‘Inspiring Stories’ with Kath Woods-Townsend

LifeLab Manager

k.woods-townsend@soton.ac.uk

This is part of the Engaged Medicine ‘Inspiring Stories’ blog series. The blogs explore the stories behind outreach and patient-public engagement activities of staff and students from the University of Southampton’s Faculty of Medicine.

What do you do engage?

​​​​Everything we do at Life Lab is about engaging and outreaching with the public. Much of what we do with our education materials is about translating the research that we know is so important for young people to make good choices at a young age for their future health. So for us it’s about translating that research in a way that’s engaging to young people so they can take that knowledge and make good choices for themselves. Its also about engaging their teachers and also about them reaching out into their families as well. So the way we outreach and engage with that side of things is really about recognising that for young people it’s about understanding the science behind the health messages for themselves. We know that just being told what you should and shouldn’t do doesn’t resonate with young people particularly, as they are finding their independence and make their own choices. So being able to understand for them selves why its important, we feel is an crucial step for engagement with the research. Along side that we also take any opportunities for standard outreach we run events for science week and hospital open days. Any chance we have to showcase the work we do to different audiences is really important. One of the things that struck me when I started on this journey 12 years ago, was just how powerful short sessions with scientists were for young people themselves, they were so fascinated in hearing about the research that happens at the university  and so that felt like a really powerful way to be able to showcase [this] research to a wider audience. And generally, teenagers don’t show it in the moment, but the feedback we get from them afterwards was just how fascinated they are by the research at the university.

We always take part in science and engineering week, the hospital open day and big bang career events. [We take] any opportunity [we have] to put stuff out there and entice the public to come to us to take part. By bringing our understanding of the things that people enjoy doing, like hands on interactive activity, this attracts younger children which then brings their parents and older siblings. I also think that being able to explain your work to a 13-year-old, is a perfect pitch.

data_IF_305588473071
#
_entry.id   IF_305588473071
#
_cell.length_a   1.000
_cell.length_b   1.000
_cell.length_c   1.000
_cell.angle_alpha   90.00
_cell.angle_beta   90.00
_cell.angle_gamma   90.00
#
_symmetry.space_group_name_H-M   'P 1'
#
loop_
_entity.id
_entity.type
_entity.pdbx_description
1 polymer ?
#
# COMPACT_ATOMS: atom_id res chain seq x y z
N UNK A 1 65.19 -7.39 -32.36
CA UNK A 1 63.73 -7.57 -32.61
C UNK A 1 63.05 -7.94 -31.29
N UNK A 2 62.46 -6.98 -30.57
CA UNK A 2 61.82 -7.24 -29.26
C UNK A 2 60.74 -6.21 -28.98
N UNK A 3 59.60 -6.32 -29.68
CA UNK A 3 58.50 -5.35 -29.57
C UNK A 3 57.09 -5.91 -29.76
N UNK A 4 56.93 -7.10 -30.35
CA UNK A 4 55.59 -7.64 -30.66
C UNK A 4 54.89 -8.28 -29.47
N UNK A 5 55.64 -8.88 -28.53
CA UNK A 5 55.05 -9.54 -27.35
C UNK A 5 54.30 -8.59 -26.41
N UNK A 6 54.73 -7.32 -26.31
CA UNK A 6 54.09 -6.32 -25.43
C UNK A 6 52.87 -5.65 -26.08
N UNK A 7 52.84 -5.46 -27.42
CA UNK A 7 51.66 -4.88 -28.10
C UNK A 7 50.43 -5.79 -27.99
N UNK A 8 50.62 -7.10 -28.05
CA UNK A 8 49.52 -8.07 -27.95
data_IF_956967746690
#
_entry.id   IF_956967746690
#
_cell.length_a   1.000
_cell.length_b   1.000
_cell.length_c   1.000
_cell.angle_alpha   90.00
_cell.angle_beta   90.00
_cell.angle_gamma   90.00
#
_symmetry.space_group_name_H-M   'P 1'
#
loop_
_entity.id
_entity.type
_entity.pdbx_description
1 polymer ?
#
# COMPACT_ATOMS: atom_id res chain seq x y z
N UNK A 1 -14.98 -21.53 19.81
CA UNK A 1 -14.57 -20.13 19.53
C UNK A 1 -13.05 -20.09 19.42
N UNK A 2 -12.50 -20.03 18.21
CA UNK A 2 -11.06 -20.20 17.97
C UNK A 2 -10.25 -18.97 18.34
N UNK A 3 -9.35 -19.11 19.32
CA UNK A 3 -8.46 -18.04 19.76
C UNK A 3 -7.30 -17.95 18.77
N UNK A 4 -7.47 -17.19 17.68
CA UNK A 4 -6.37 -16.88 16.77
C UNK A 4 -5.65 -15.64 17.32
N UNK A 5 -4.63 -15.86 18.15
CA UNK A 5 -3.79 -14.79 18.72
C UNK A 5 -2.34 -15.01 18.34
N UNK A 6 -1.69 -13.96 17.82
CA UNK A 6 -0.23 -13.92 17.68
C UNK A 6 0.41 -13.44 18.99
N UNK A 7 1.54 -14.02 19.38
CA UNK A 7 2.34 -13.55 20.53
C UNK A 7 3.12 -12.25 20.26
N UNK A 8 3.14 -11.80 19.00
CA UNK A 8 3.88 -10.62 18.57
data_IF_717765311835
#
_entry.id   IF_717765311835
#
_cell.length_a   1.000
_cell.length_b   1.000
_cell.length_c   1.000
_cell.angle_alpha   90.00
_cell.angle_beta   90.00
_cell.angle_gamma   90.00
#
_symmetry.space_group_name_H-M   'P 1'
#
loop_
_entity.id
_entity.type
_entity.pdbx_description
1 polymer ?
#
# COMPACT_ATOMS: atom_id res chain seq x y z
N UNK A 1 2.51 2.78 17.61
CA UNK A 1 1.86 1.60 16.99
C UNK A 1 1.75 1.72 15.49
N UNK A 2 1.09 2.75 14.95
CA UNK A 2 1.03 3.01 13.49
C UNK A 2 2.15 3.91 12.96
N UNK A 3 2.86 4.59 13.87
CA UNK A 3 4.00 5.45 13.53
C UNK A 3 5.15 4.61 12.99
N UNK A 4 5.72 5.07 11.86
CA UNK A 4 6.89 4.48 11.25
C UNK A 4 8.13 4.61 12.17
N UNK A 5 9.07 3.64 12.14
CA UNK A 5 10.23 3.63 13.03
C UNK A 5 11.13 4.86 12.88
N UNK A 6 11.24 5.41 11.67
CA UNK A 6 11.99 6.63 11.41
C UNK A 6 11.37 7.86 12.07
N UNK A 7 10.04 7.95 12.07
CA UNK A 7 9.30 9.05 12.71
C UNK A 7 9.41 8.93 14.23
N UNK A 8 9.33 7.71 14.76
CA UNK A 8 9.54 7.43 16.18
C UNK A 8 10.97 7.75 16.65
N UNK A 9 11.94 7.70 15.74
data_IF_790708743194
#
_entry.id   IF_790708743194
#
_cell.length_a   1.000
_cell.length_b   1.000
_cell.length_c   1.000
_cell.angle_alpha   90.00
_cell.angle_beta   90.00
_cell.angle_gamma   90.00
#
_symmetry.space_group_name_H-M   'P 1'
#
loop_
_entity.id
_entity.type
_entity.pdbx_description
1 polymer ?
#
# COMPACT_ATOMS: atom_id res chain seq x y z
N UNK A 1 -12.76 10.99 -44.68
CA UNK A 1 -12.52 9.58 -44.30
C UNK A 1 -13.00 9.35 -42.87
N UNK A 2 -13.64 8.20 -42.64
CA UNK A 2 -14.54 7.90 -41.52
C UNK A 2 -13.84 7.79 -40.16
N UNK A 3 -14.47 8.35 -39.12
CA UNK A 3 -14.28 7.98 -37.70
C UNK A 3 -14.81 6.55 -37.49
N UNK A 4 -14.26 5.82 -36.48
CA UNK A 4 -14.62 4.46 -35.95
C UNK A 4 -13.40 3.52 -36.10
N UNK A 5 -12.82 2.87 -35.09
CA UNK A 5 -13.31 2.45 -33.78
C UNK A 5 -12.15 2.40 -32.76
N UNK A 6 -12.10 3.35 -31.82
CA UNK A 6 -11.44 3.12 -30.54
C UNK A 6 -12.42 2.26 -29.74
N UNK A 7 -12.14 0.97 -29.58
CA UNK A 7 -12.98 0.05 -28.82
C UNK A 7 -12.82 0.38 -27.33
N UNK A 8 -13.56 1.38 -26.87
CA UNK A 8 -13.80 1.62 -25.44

You mentioned there the feedback you get which is fantastic, what is the overall reaction you get?

Thinking about our wider work we did with Lifelab and the education module, what I love about my job is being at life lab and hearing the buzz of all the young people at lifelab and eves dropping on some of their conversations where they are talking about some of the activities they’ve been doing and the light bulb moment they’ve had through the life lab teaching. And then thinking about the Meet the Scientist sessions, after these students write feedback about the scientist that took part, so they are already having these conversations on what they learnt. With the Meet the Scientist session, students only ever meet 2 scientist that take part so there is always this anticipation of who is the other scientist and what were they talking about so hopefully that generates some discussion on the coach on the way back or for teachers to pick up back at school.. We find that teachers are also so fascinated by the sessions.  Science teachers are far removed from the cutting-edge research, but they are in teaching because they want to inspire the next generation, but this is an opportunity for them to be inspired. We also ask all the young people to fill out an anonymous evaluation form at the end of the day, and you can see through those comments the impact of the whole day but also those sessions with the scientist they met. I find it terrifying that we still have these perceptions of what scientist are and do, despite all the work the STEM community do to challenge those perceptions, that is how people still see science and scientist. So we still regularly get comments coming through that scientist were just regularly people, not posh or geeky, and they could see themselves in them, so I feel we’re doing our bit to challenge these stereotypes with young people

​​​​​​How did you gear your career gear into the education side of things following a career in science?

I was originally a pure scientist, I did a PhD in human developmental genetics, worked as a post-doc and I love science, I love being at the bench and doing the experiments, I never felt driven to go down the fellowship PI route for science, and knowing how precarious and competitive an academic career can be, I retrained as a school teacher. I come from family of teachers, so it was quite an easy decision to make in someway and I really had that sense of wanting to inspire the next generation. So I think I went into teaching with a naive approach of wanting to inspire the next generation of scientists and share my love of science. School science isn’t like that. I found it challenging knowing what science is like and how it works and then seeing how it gets taught, because the reality of how you do science is not how its taught in school. Whiles I really enjoyed the interaction with school students and young people and building those relationships and seeing them grow, I found the constraints of the school curriculum difficult. It just happened that this job came up, and this job brings together all the things I really enjoy, all the science I loved couple with working with young people. It was just a dream job. I wouldn’t have been able to do my job if I didn’t have my teaching qualification, because I understand and have an insight into the school education system, school students lives in school and what’s important to teachers. My experience in schools allowed me to build into the LifeLab programme a way for it to be simple and straightforward which allows teachers to just pick up and run with it or adapt and fit it into their curriculum.

What has driven you to participate with outreach?